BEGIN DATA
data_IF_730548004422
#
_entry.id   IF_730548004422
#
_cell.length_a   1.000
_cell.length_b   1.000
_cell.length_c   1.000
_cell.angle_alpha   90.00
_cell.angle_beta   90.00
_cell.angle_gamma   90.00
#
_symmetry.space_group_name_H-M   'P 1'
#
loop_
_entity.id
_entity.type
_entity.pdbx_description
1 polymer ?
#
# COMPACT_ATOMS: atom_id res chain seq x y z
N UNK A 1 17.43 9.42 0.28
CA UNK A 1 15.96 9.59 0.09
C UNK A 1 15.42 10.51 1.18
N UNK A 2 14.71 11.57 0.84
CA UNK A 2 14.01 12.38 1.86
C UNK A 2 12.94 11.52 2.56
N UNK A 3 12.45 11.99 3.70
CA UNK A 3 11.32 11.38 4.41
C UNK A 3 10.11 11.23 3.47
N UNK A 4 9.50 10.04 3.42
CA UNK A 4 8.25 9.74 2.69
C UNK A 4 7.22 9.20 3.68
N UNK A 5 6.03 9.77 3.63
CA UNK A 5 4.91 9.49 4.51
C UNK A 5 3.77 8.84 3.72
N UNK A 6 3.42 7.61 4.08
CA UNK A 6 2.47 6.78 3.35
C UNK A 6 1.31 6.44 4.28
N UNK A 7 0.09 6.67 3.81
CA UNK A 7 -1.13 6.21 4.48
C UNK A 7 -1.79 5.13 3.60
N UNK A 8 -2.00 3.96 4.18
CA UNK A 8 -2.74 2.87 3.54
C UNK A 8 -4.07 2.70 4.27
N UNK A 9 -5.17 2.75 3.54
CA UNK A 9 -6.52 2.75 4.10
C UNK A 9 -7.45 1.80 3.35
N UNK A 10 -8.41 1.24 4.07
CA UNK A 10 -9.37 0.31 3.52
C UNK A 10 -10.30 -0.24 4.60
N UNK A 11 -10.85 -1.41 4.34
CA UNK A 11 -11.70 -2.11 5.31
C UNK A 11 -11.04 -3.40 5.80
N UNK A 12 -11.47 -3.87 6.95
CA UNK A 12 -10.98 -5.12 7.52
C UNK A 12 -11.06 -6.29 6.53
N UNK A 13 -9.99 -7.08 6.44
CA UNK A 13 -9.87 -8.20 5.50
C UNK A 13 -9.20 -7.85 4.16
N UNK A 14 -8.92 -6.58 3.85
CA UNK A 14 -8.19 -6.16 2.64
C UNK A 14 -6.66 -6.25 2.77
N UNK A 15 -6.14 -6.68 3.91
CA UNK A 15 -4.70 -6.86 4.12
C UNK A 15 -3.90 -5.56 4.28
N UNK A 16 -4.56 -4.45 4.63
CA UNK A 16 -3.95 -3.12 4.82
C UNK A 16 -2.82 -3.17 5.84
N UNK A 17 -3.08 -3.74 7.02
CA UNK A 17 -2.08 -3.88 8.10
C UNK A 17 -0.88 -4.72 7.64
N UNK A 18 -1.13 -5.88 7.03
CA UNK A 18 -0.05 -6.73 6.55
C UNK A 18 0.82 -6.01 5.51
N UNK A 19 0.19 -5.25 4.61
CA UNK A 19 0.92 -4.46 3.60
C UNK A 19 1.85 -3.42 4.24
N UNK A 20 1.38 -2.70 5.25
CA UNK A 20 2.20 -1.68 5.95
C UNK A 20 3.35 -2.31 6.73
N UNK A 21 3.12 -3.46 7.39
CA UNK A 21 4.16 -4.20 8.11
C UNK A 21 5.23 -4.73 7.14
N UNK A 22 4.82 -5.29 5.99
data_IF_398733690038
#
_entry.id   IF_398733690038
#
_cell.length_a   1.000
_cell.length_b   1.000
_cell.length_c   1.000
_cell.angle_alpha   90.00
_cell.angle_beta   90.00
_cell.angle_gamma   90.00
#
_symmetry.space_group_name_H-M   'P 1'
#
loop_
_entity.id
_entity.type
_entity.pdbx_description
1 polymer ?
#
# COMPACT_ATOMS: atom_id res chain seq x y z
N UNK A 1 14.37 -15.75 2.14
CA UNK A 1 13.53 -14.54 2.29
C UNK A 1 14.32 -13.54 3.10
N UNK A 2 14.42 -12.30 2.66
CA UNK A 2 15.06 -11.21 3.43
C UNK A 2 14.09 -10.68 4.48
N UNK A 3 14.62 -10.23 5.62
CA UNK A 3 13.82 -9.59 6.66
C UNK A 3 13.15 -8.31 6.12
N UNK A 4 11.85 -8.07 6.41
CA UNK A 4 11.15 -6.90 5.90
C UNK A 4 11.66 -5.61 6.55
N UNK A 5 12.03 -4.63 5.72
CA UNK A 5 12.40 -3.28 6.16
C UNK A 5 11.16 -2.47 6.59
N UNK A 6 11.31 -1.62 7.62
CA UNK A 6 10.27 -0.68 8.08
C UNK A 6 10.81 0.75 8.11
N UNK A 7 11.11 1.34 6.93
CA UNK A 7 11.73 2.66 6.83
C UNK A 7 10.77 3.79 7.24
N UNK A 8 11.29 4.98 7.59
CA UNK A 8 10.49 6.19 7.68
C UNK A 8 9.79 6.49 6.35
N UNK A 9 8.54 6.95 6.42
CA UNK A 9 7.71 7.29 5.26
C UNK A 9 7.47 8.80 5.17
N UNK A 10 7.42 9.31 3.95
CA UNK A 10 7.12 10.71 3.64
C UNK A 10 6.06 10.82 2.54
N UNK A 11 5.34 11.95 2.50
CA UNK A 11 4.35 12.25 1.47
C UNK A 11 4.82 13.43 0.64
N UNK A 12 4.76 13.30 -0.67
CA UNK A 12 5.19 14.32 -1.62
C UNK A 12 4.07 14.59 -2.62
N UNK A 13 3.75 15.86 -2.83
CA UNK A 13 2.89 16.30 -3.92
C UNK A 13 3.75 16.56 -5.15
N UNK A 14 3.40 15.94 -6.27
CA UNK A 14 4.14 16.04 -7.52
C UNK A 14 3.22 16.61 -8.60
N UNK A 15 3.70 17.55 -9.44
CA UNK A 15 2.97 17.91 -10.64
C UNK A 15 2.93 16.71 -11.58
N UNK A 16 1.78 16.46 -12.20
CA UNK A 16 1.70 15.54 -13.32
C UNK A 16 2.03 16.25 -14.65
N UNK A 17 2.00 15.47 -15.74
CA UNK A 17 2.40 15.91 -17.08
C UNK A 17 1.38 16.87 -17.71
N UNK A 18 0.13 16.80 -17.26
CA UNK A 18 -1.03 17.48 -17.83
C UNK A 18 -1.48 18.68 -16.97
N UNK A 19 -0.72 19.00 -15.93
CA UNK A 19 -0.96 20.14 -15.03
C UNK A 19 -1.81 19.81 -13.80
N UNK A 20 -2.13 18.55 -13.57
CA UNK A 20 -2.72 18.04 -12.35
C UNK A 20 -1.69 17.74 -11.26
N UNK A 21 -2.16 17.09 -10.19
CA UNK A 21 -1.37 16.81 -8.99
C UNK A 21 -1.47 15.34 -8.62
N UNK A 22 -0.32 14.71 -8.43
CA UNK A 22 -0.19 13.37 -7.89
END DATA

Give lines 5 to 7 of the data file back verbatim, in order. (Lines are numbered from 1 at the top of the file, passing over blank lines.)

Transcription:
_cell.length_a   1.000
_cell.length_b   1.000
_cell.length_c   1.000